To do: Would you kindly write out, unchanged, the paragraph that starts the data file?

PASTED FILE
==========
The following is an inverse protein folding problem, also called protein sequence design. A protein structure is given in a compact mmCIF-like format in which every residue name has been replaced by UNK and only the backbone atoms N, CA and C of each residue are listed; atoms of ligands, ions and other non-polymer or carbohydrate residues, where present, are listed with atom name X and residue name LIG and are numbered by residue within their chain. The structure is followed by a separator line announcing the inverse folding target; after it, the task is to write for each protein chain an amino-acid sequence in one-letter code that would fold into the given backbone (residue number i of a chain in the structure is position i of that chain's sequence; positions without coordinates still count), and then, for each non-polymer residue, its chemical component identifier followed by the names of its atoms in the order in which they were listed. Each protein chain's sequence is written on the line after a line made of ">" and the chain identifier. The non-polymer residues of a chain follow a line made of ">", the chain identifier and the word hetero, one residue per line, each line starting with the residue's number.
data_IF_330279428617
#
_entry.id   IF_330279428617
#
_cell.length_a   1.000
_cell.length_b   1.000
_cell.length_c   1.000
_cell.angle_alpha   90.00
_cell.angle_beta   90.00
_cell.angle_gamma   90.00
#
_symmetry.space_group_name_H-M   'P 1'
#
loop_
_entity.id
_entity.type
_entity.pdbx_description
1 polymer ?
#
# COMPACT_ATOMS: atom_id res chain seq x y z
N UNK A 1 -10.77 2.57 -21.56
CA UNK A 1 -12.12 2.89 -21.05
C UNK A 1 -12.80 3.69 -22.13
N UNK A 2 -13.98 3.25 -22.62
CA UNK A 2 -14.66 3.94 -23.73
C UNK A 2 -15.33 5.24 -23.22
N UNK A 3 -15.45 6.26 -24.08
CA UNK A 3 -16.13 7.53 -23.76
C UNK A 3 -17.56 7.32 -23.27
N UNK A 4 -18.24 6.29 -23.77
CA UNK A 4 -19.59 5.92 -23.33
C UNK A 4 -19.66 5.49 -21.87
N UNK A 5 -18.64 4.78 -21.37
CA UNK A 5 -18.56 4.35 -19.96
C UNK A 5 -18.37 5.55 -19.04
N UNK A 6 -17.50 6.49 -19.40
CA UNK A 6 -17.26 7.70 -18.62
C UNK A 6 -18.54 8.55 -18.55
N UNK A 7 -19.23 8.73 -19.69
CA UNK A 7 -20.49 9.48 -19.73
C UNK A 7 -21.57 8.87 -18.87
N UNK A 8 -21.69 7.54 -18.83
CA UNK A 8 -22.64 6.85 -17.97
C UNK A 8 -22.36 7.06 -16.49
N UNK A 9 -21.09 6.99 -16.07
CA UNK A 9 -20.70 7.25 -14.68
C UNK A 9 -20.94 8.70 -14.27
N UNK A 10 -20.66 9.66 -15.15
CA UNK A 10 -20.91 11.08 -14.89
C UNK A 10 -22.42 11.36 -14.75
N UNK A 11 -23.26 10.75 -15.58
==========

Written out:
The following is an inverse protein folding problem, also called protein sequence design. A protein structure is given in a compact mmCIF-like format in which every residue name has been replaced by UNK and only the backbone atoms N, CA and C of each residue are listed; atoms of ligands, ions and other non-polymer or carbohydrate residues, where present, are listed with atom name X and residue name LIG and are numbered by residue within their chain. The structure is followed by a separator line announcing the inverse folding target; after it, the task is to write for each protein chain an amino-acid sequence in one-letter code that would fold into the given backbone (residue number i of a chain in the structure is position i of that chain's sequence; positions without coordinates still count), and then, for each non-polymer residue, its chemical component identifier followed by the names of its atoms in the order in which they were listed. Each protein chain's sequence is written on the line after a line made of ">" and the chain identifier. The non-polymer residues of a chain follow a line made of ">", the chain identifier and the word hetero, one residue per line, each line starting with the residue's number.